Ether 6

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Now Moroni proceeds with “the record of Jared and his brother” (verse 1).  He tells us that Jared’s brother put the stones in the vessels as light (verse 2), “and thus the Lord caused stones to shine in darkness, to give light unto men, women, and children, that they might not cross the great waters in darkness” (verse 3).

So also is Christ our light in the mists of darkness, our path Home through mortality.

When the people finished preparing the food for the trip, they boarded their vessels “commending themselves unto the Lord their God” (verse 4).  The Lord sent winds that blew the vessels (verse 5).  Even when vessels were “many times buried in the depths of the sea” (verse 6), “there was no water that could hurt them” because their vessels were sealed tight as Noah’s ark had been (verse 7).  The wind never stopped, always blowing them forward to the promised land (verse 8).

So also are we prepared for all things, knowing that even afflictions and storms are necessary in refining us and pushing us in the right direction, even towards our promised land, even our Father’s presence.

And they did sing praises unto the Lord; yea, the brother of Jared did sing praises unto the Lord, and he did thank and praise the Lord all the day long; and when the night came, they did not cease to praise the Lord (verse 9).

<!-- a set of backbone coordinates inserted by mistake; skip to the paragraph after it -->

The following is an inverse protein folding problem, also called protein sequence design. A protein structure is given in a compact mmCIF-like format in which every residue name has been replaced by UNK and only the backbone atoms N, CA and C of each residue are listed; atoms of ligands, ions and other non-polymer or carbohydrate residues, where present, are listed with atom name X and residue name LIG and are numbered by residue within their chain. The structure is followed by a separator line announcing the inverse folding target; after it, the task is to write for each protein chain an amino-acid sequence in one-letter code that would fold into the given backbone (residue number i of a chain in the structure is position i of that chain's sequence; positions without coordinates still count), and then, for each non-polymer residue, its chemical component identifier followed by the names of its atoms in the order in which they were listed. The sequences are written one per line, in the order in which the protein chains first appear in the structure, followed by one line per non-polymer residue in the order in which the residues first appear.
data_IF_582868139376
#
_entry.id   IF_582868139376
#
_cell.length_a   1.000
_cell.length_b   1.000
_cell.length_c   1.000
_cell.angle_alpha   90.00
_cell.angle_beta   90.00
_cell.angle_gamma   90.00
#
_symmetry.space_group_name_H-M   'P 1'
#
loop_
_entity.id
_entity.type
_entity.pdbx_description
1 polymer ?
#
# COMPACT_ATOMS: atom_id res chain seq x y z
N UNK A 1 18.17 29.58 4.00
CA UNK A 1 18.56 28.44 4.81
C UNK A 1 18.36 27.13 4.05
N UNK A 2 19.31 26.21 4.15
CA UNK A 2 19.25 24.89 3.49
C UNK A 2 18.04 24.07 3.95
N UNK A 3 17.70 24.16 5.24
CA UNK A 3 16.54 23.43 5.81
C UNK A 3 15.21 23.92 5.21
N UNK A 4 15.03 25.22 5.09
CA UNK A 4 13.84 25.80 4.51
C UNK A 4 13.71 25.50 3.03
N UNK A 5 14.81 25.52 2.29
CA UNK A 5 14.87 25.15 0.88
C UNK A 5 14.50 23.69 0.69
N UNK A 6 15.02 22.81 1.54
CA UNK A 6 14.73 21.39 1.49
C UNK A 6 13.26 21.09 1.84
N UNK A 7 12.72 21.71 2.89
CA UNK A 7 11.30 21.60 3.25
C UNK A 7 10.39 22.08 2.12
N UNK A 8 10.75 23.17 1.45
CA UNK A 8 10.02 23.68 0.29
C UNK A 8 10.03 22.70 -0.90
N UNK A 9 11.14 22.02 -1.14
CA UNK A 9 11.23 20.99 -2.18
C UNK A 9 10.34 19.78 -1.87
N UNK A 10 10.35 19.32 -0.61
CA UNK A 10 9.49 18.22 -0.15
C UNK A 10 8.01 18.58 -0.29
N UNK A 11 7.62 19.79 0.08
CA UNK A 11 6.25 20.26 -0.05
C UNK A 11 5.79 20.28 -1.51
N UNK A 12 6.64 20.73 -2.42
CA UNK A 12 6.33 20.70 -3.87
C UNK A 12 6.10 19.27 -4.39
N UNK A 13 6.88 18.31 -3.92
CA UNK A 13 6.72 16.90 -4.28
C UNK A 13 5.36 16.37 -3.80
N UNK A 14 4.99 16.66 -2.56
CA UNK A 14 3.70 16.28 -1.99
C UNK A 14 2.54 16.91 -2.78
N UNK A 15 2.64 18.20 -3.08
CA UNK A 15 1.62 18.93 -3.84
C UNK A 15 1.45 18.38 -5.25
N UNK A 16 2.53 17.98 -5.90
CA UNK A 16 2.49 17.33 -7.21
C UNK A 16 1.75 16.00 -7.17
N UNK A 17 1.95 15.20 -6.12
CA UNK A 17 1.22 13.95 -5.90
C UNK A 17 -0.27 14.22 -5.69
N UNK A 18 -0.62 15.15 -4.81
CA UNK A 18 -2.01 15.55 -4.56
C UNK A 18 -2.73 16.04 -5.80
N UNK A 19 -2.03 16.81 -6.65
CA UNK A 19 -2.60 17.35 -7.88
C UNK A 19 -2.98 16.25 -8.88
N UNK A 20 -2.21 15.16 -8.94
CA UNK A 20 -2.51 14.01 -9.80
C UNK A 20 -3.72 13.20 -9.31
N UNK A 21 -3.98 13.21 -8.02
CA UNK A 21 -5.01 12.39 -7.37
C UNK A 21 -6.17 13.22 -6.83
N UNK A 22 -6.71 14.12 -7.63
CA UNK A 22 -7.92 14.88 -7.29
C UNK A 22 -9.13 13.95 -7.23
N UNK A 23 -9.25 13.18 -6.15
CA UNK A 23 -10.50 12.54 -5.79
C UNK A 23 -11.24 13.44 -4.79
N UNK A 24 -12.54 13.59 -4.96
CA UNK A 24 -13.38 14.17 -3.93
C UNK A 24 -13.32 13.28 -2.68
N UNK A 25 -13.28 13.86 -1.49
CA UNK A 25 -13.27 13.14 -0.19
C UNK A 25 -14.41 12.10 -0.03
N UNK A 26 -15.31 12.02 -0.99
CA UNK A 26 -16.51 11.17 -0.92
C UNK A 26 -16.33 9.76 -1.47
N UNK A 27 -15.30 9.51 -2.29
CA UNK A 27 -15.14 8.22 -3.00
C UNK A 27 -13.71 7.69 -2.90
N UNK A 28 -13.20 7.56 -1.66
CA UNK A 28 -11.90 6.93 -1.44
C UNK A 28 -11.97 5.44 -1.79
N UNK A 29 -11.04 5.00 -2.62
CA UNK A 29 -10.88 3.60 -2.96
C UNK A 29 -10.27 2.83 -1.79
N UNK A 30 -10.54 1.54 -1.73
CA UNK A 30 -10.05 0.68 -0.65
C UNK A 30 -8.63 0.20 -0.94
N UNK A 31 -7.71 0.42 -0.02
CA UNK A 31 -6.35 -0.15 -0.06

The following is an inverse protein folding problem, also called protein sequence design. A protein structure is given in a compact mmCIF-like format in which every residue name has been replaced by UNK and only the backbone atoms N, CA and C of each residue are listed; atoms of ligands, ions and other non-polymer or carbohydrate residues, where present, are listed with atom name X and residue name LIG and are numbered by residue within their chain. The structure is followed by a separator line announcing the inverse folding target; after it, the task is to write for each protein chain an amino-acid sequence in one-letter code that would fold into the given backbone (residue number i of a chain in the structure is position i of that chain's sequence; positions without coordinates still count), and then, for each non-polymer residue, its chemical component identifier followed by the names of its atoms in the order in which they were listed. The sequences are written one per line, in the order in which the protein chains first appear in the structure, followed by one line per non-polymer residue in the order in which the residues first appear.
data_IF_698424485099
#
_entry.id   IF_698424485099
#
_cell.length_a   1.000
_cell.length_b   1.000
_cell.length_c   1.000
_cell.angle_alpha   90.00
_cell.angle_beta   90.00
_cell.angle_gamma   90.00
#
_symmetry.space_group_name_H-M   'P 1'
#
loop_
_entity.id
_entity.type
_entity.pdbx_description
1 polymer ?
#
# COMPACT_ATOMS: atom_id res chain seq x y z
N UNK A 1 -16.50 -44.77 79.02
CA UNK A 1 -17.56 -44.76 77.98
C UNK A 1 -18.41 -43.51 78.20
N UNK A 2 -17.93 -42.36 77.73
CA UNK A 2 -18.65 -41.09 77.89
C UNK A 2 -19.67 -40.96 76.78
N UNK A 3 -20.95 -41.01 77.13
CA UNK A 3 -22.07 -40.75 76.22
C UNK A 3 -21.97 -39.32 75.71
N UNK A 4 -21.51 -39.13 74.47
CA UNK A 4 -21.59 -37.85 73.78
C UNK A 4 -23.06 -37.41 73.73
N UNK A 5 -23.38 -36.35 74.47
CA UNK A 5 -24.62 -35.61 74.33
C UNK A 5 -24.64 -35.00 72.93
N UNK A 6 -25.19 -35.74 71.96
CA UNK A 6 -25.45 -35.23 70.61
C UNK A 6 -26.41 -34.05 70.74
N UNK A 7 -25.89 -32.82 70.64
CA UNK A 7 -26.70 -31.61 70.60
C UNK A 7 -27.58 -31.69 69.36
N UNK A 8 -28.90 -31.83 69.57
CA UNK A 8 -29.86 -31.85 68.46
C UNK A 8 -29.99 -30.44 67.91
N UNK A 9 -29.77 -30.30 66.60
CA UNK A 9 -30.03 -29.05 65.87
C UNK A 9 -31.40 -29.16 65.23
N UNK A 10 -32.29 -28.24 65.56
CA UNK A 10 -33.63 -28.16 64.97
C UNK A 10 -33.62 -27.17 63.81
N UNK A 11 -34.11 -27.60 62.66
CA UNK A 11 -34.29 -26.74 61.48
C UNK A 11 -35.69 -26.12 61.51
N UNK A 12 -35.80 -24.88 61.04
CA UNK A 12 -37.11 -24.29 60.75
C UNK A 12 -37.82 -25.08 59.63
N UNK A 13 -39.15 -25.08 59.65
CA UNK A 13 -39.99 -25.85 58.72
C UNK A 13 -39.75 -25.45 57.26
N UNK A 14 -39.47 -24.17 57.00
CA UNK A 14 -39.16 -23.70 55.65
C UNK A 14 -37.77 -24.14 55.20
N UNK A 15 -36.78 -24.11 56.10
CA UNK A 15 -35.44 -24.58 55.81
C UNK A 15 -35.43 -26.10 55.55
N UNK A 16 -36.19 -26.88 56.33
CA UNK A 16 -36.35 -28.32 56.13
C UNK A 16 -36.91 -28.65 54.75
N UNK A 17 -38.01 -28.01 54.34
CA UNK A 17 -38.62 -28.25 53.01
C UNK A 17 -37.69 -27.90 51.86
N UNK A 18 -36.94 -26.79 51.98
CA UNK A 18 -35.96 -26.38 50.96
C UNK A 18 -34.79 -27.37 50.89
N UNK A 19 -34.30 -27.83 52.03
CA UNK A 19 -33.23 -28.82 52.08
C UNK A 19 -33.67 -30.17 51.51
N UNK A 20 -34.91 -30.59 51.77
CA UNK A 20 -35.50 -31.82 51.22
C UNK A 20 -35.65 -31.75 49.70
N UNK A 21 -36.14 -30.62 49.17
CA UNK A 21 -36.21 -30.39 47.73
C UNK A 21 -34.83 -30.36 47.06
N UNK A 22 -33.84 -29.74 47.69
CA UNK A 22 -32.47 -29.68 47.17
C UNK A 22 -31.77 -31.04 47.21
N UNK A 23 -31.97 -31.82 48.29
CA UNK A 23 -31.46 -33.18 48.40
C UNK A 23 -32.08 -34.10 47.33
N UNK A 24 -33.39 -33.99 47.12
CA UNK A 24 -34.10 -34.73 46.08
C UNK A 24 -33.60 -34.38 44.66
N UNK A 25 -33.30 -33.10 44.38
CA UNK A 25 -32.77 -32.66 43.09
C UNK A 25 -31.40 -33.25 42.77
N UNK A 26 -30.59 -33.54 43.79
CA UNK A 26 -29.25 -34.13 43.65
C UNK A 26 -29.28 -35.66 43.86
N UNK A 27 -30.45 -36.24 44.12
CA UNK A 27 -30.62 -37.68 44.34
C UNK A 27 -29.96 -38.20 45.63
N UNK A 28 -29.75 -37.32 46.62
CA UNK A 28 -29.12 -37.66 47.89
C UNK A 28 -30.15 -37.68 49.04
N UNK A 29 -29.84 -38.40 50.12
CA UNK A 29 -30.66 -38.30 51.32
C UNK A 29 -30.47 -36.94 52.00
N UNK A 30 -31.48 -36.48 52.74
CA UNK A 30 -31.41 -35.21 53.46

While their vessels were driven forth, nothing could destroy them, and they did have light continually.

So also do are we driven through mortality by storms and afflictions, but we do also always have His light – and nothing can destroy us.  2 Corinthians 4:8-9 says:

We are troubled on every side, yet not distressed; we are perplexed, but not in despair; persecuted, but not forsaken; cast down, but not destroyed…

For nearly a year, the families of Jared and his brother were driven across the waters (verse 11) before landing in the promised land (verse 12):

… And when they had set their feet upon the shores of the promised land, they bowed themselves down upon the face of the land, and did humble themselves before the Lord, and did shed tears of joy before the Lord, because of the multitude of his tender mercies over them.

They had been protected and provided for, arriving safely in the land that was promised.  It was time to get to work, tilling the earth (verse 13) and continuing their families (verses 14-16).  As their families grew, “they were taught to walk humbly before the Lord; and they were also taught from on high” (verse 17).

That “taught from on high” is Temple talk.  It means, among other things, that they received the ordinances they needed as their families grew not only physically but also spiritually.  The blessings are then given as evidence, as tokens of a covenant-keeping people, in that their families prospered as did their land.  “They did wax strong in the land” (verse 18).